Last December, the PRA issued the results of its review into the implementation of SMCR in dual-regulated firms, i.e. Banks, Building Societies, Credit Unions and Insurers. As SM&CR has been applicable to many firms since 2016, this feedback is helpful in understanding what impact the implementation has had. Dual-regulated firms have lived with SM&CR for a reasonable period of time now and so are better able to comment on their experiences. It was also interesting to get a view from those that supervise the regime, and no doubt many firms were interested to hear how PRA supervisors found working with the components of the regime through their supervisory duties.
The PRA were interested to understand how the day-to-day operation of SM&CR versus the regulators original objectives had been met and to find out if there were any unintended consequences of the regulation. To do this, data was collected from PRA supervisors, interviews were held with practitioners, advisers and supervisors and a sample of 140 firms were invited to get involved. The questionnaires sought responses from both senior managers, i.e. those overseeing the implementation of the regime, and those responsible for the actual implementation the regime.
The study produced some very interesting results which the review summarised into three themes and nine recommendations:
Lessons to Learn
Whilst the review identified generally good news in that firms felt SMCR had changed things for the better, two key lessons stand out for me:
On an operational level, firms are still challenged by regulatory references because, by nature, firms providing references will respond to the specific info requested, i.e. often ‘yes’ and ‘no’ questions, and be careful not to say anything potentially discriminatory. This places the onus on the ‘receiving’ firm to request more information should they have questions or concerns.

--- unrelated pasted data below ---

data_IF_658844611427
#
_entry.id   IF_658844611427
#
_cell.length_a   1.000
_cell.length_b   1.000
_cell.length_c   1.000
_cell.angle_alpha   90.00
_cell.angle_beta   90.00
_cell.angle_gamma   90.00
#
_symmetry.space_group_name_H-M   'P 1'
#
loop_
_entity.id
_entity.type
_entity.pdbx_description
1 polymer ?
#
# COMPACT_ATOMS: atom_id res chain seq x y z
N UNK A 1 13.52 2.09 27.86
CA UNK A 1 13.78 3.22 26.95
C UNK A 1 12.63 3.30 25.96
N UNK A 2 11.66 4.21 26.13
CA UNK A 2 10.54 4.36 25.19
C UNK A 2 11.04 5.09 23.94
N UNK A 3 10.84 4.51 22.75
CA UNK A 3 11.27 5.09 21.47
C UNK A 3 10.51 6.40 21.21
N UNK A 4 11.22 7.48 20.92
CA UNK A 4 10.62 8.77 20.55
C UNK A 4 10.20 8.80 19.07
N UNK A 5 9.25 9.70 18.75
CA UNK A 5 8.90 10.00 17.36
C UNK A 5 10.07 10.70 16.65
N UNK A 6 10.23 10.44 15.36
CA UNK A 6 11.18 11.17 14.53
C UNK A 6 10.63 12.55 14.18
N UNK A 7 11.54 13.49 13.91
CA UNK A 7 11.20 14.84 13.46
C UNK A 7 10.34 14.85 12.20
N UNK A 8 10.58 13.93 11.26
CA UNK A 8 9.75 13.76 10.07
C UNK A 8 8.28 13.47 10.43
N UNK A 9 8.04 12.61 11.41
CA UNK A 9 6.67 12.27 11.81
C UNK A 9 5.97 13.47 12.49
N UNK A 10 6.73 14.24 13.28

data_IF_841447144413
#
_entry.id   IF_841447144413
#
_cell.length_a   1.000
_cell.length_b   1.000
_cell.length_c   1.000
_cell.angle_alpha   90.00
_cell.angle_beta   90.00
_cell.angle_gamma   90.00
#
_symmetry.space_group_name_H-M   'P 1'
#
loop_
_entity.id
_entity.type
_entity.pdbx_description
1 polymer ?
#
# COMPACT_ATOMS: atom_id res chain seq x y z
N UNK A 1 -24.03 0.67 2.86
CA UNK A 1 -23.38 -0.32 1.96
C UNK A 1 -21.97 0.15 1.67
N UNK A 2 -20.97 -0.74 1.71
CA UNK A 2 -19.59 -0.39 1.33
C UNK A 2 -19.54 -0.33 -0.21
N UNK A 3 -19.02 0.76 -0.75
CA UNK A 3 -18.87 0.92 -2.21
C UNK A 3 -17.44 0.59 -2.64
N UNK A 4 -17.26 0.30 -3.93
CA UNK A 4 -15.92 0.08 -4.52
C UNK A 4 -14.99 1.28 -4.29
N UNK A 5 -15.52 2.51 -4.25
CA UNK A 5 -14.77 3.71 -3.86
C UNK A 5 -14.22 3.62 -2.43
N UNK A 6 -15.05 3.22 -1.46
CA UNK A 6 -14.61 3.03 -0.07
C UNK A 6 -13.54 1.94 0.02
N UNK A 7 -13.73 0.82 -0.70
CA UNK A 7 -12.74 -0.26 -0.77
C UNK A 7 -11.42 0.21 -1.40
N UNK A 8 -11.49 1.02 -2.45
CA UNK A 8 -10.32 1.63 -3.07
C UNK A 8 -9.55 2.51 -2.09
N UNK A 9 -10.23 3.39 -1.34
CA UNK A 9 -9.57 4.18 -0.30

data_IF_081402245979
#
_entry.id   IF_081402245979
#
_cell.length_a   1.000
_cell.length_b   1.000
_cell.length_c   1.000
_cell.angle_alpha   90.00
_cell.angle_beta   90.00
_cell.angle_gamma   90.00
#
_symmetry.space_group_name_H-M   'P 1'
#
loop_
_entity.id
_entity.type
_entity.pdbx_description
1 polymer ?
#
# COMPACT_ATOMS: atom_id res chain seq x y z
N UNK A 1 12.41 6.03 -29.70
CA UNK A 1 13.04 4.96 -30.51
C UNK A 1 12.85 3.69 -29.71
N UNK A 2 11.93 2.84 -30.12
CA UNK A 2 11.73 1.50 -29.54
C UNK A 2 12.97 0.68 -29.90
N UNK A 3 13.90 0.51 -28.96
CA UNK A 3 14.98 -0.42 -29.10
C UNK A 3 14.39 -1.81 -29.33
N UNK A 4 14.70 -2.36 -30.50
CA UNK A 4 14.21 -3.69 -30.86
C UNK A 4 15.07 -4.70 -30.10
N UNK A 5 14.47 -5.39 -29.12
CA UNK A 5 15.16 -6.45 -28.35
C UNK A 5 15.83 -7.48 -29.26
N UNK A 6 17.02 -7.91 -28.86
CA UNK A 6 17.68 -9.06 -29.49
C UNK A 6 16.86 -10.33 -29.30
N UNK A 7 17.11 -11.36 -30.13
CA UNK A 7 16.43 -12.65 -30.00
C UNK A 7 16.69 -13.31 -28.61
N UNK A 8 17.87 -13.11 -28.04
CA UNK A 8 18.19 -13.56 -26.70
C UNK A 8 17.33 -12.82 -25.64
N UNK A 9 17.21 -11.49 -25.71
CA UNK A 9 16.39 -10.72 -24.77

The British Standards Board produced a guidance paper on regulatory standards in September 20191. On page 10, it states; “While a template has been provided by the FCA for firms to use, firms are not prevented from asking for more information than is included in the template”. Firms should use this guidance to provide themselves with the level of information they need to reassure themselves they are not potentially recruiting a ‘rolling bad apple’.
- On a wider level and more significantly, much work is still required to ensure SM&CR is more than an exercise in regulatory compliance, i.e. more than a ‘tick box’. Indeed, messages from both regulators, particularly the FCA, are focused on SM&CR being the catalyst for creating wider culture change in financial services.
If so, linking reward to displaying the appropriate behaviours and ensuring the appropriate senior managers really take ownership for embedding SMR and Certification are important, but only in the context of them being enablers for creating wider change.
Lessons to Learn
The key lesson in this area is around diversity. Both the PRA and FCA talk extensively about the need for greater diversity at board level in financial services believing that, as Anna Sweeney (Executive Director, Insurance Supervision) said of the 2008 financial crisis;